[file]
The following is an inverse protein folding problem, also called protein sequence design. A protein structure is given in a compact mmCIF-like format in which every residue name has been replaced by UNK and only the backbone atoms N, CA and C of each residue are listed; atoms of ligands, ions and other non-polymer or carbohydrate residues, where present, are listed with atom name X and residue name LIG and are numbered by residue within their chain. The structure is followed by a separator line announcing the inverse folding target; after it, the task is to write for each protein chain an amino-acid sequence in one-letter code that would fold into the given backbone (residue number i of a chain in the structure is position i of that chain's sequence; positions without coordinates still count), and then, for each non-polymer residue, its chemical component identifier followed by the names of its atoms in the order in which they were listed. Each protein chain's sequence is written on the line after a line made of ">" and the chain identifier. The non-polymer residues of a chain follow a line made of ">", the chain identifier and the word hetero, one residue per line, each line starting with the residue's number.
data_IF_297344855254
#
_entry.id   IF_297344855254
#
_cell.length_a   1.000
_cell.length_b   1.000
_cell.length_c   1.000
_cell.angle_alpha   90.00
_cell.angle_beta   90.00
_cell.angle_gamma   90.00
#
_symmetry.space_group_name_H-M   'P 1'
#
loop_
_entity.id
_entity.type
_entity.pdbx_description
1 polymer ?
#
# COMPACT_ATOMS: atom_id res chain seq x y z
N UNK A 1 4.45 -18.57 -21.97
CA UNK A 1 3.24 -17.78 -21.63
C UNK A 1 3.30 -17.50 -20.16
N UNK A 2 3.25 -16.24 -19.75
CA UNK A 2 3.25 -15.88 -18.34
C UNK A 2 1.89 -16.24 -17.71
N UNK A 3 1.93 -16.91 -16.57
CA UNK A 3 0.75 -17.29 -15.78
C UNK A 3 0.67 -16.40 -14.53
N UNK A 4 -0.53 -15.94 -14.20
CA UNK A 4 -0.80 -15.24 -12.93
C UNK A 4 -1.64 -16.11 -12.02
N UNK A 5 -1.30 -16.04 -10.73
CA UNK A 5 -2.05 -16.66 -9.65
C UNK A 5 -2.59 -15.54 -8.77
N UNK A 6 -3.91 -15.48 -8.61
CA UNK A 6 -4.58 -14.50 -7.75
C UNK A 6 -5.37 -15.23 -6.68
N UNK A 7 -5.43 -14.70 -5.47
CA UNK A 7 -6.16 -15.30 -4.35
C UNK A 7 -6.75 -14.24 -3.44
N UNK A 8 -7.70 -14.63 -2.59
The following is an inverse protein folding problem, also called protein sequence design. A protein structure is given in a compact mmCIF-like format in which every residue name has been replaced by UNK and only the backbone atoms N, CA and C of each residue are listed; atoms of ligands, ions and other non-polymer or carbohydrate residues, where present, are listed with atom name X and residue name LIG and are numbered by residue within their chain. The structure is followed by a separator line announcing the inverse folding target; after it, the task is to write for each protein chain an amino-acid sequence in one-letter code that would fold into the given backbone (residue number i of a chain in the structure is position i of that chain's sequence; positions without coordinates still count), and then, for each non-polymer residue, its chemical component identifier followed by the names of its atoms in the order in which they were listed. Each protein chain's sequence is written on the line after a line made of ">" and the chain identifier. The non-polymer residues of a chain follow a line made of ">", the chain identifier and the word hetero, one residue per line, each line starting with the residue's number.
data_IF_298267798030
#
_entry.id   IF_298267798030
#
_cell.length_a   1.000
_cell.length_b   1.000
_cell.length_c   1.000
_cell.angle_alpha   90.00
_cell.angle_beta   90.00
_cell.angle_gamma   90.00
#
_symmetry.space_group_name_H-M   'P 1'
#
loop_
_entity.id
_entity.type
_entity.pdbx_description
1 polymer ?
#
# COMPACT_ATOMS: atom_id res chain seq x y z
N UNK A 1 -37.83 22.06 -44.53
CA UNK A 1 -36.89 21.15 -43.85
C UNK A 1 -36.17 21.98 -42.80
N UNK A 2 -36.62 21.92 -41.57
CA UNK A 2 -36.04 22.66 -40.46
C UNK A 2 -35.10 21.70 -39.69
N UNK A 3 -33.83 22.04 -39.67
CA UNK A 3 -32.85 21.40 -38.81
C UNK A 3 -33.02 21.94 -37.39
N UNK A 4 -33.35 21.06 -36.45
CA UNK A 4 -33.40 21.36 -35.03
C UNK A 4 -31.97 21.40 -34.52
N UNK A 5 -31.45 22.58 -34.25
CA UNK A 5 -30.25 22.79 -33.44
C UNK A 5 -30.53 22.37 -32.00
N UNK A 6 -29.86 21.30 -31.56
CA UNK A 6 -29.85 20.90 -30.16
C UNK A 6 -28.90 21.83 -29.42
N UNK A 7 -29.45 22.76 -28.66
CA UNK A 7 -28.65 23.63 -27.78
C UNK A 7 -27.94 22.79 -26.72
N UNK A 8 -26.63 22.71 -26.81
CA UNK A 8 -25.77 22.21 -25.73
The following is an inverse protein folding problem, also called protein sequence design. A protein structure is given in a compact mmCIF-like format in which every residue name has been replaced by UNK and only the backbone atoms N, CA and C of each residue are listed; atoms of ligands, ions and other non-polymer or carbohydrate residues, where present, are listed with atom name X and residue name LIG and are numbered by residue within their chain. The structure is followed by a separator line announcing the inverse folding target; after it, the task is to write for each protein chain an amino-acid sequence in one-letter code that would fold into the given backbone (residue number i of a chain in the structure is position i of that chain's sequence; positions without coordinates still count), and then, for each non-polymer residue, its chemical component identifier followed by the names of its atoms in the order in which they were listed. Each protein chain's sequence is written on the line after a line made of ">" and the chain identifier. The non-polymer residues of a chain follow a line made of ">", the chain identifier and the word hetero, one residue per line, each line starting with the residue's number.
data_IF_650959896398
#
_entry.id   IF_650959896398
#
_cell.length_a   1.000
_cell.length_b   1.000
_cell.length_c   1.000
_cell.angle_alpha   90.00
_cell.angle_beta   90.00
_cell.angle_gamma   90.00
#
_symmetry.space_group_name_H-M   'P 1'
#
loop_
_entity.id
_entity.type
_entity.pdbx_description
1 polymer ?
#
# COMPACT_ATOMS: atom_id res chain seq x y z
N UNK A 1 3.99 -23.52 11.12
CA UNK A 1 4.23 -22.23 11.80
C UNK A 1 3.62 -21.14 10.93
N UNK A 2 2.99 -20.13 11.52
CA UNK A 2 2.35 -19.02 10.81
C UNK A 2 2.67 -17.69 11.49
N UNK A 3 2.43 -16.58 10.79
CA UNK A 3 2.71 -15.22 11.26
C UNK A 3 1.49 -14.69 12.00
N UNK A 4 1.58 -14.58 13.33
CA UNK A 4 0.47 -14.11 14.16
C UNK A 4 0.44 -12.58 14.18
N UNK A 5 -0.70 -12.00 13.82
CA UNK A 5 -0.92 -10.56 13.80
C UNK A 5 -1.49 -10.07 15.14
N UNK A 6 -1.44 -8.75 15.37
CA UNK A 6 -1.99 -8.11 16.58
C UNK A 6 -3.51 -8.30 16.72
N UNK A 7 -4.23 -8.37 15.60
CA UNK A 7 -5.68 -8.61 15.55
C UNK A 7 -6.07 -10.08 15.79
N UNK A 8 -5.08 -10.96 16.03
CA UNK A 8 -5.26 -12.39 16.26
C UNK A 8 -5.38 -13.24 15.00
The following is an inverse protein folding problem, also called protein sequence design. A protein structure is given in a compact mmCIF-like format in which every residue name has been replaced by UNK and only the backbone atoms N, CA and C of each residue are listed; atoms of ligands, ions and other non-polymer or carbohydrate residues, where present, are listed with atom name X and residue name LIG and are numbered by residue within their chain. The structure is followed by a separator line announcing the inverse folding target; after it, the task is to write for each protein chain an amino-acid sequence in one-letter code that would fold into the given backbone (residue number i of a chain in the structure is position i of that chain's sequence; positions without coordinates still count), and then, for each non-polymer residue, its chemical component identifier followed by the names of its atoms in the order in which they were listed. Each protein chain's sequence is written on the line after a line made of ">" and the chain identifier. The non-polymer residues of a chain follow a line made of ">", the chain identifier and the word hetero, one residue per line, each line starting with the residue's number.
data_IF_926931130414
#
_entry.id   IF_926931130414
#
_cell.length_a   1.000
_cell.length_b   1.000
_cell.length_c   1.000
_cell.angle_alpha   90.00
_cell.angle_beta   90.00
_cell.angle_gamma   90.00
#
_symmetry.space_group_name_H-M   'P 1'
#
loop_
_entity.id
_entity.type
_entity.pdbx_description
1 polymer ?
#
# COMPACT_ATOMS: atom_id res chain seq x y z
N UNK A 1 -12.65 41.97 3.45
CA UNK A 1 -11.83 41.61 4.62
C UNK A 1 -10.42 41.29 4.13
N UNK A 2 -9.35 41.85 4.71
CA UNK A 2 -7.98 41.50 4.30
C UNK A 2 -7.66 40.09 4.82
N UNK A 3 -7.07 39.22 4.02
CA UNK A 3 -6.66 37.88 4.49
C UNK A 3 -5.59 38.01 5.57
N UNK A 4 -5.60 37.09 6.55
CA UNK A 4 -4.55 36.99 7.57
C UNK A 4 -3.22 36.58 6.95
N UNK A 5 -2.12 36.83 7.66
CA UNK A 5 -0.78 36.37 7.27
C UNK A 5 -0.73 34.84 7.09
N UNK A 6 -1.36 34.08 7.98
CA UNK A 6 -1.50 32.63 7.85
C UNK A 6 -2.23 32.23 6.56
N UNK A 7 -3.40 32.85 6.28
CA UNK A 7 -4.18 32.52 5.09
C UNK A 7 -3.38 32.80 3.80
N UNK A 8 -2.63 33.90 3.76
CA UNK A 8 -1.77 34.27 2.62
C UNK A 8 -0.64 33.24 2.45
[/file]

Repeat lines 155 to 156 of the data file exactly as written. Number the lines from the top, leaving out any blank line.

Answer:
CA UNK A 1 -11.83 41.61 4.62
C UNK A 1 -10.42 41.29 4.13